Biz / Tech

Rivals position themselves to challenge WeChat

Can the killers really deal a serious blow to the nation's most popular social media site? That remains to be seen.
Rivals position themselves to challenge WeChat
zhu shenshen / SHINE

Luo Yonghao, founder and CEO of smartphone brand Smartisan, developed a new tool rivaling WeChat. 

"Hello, WeChat, can we chat?"

Luo Yonghao, who has developed a new messaging tool rivaling WeChat, received no reply, only the cold shoulder from the acknowledged top dog of China’s social media platforms.

A former English teacher and online celebrity, Luo is a major investor in Liaotianbao, which translates as Chatbox. His new tool was one of three WeChat “killers” unveiled last week.

But can the killers really deal a serious blow to the nation’s most popular social media site? That remains to be seen.

The others launched last week were Duoshan, developed by ByteDance, and Matong, developed by Shenzhen-based startup Ringo.AI.

Just a week earlier, WeChat operator Tencent issued a big upgrade of that service.

WeChat in the years since it was released in 2011 has become a must-have application in China, with about 1 billion active daily users. It features functions similar to both Facebook and Instagram.

The new players are seeking to exploit potential gaps in WeChat services. Shanghai Daily has learned that Liaotianbao is offering coupons and money incentives; Duoshan is promising video and Snapchat-like features; and Matong will deliver anonymous social services.

Still, even WeChat’s closest rival ByteDance, whose Douyin application has 250 million active users now, has acknowledged that it will be hard to unseat the industry leader from its dominant position in a short period.

“We are targeting different user groups,” Chen Lin, chief executive of ByteDance, said at the Beijing launch of the new product.

“WeChat has a complete eco-system and infrastructure, while Duoshan serves a more limited, targeted audience,” he said.

No one can dispute the value and size of social networking tools in China. Many people spend several hours a day on WeChat and Douyin applications, which creates huge traffic volumes and advertising income.

WeChat has banned links to the three new social platforms on its service. Previously, Douyin’s links were also blocked in accordance with policies to “protect user privacy and content compliance.”

Pony Ma, Tencent’s chairman and CEO, seems unruffled about the new players.

In a WeChat comment, he doubts the new tools will be used by “family members and friends” and he is opposed to anonymous social tools with “negative energy.”


Duoshan challenge


ByteDance, which owns Toutiao and Douyin (TikTok), released its new social platform tool Duoshan on January 15. It was regarded by industry insiders as upgraded competition with WeChat.

“This is a year of both recording and sharing,” said Douyin President Zhang Nan, referring to Duoshan’s combination of short-term videos and social features.

The videos disappear after 72 hours, like Snapchat. Duoshan’s casual and customized contact and video communications can represent personal feelings like “I love you” or “I miss you,” said Xu Luran, Duoshan’s product manager.

Xu was born in 1993 and most of her work colleagues are also from the post-1990 generation, according to ByteDance.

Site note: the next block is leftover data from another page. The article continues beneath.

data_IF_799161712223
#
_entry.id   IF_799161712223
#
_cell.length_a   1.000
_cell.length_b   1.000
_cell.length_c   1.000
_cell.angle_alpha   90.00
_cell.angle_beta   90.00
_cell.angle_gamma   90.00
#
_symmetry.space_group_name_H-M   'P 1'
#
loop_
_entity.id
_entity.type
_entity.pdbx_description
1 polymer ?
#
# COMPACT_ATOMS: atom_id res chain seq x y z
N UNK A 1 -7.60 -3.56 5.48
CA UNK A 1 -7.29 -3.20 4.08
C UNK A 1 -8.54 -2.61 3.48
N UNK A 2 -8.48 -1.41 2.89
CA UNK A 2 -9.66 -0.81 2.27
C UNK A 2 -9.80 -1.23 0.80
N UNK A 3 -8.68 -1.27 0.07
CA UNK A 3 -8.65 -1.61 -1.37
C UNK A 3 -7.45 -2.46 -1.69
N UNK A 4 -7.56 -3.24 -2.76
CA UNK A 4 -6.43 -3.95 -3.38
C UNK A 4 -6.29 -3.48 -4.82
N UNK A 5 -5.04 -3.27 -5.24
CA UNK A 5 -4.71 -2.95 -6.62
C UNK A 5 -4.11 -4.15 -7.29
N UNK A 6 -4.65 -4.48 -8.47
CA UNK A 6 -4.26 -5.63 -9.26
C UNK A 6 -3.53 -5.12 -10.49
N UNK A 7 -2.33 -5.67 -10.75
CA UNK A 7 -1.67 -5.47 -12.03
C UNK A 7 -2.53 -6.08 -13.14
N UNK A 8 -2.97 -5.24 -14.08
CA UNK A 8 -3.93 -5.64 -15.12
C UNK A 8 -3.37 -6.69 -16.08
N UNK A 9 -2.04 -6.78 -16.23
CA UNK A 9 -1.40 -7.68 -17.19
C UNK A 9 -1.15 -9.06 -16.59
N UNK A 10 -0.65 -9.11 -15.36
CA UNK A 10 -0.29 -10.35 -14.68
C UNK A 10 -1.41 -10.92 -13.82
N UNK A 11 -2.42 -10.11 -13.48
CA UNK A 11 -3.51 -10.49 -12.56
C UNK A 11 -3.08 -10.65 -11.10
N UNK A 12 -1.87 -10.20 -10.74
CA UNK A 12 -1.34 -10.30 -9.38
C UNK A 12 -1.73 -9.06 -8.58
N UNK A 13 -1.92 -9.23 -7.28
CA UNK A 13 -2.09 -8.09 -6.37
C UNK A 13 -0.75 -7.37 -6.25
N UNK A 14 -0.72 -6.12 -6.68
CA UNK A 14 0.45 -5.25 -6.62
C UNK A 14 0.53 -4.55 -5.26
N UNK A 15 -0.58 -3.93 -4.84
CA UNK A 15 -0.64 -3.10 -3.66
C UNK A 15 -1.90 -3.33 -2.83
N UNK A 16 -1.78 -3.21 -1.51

Duoshan is now available on Android and will be on Apple’s App store later.

The new release is the latest shot across the bow in the competition between dot-com giants Tencent and ByteDance.

ByteDance’s killer application Douyin has a daily active user base of 250 million, compared with 30 million a year ago, according to Zhang.

Tencent’s recent major update of WeChat, with improved video stream functions, was seen as a counter-offensive against Douyin.


Liaotianbao and Matong

Luo is founder and CEO of smartphone brand Smartisan, which he developed after becoming a popular English teacher online in China. Smartisan is a major investor in Kuairu, the developer of Liaotianbao.

During another event held in Beijing last week, Luo announced tie-ups with industry giants such as China Mobile, Ctrip and Alipay. They will offer coupons and money bonuses for people who invite others to install the application.

In the lead up to the Chinese New Year on February 5, gifts and money valued at more than 100 million yuan (US$14.7 million) will be sent to Liaotianbao’s users, said Luo.

The cooperation with China Mobile and Alibaba offers Luo’s tool new distribution channels, including China Mobile’s short messaging application and Alibaba’s Alipay, which is also a must-have application in China.

Within 24 hours after its release on January 15, more than 1 million new users activated Liaotianbao on their smartphones, Kuairu said.

Liaotianbao is an updated version of Bullet Messenger, a once-popular social tool, whose major developers come from Smartisian.

Bullet Messenger, once touted as a “WeChat killer,” accrued more than 4 million active users in the nine days following its debut in August 2018. It has become the most downloaded social app in the Chinese iOS store since then.

Luo said he was a bit angry when his new app was blocked by WeChat.

“We wanted to say hello to WeChat, but obviously they weren’t interested,” he said.

Also on January 15, Matong was released by startup Ringo.AI in Shenzhen, which was also quickly blocked on WeChat.

Wang Xin, the developer of the anonymous social application, is known as “the king of video streaming.” He has maintained that reputation even after regulators cracked down on his Kuaibo application for disseminating pornographic content.

The risk of anonymous social media is obvious. It’s easy for nude pictures, business secrets and malicious rumors to appear on a site where no names are required.

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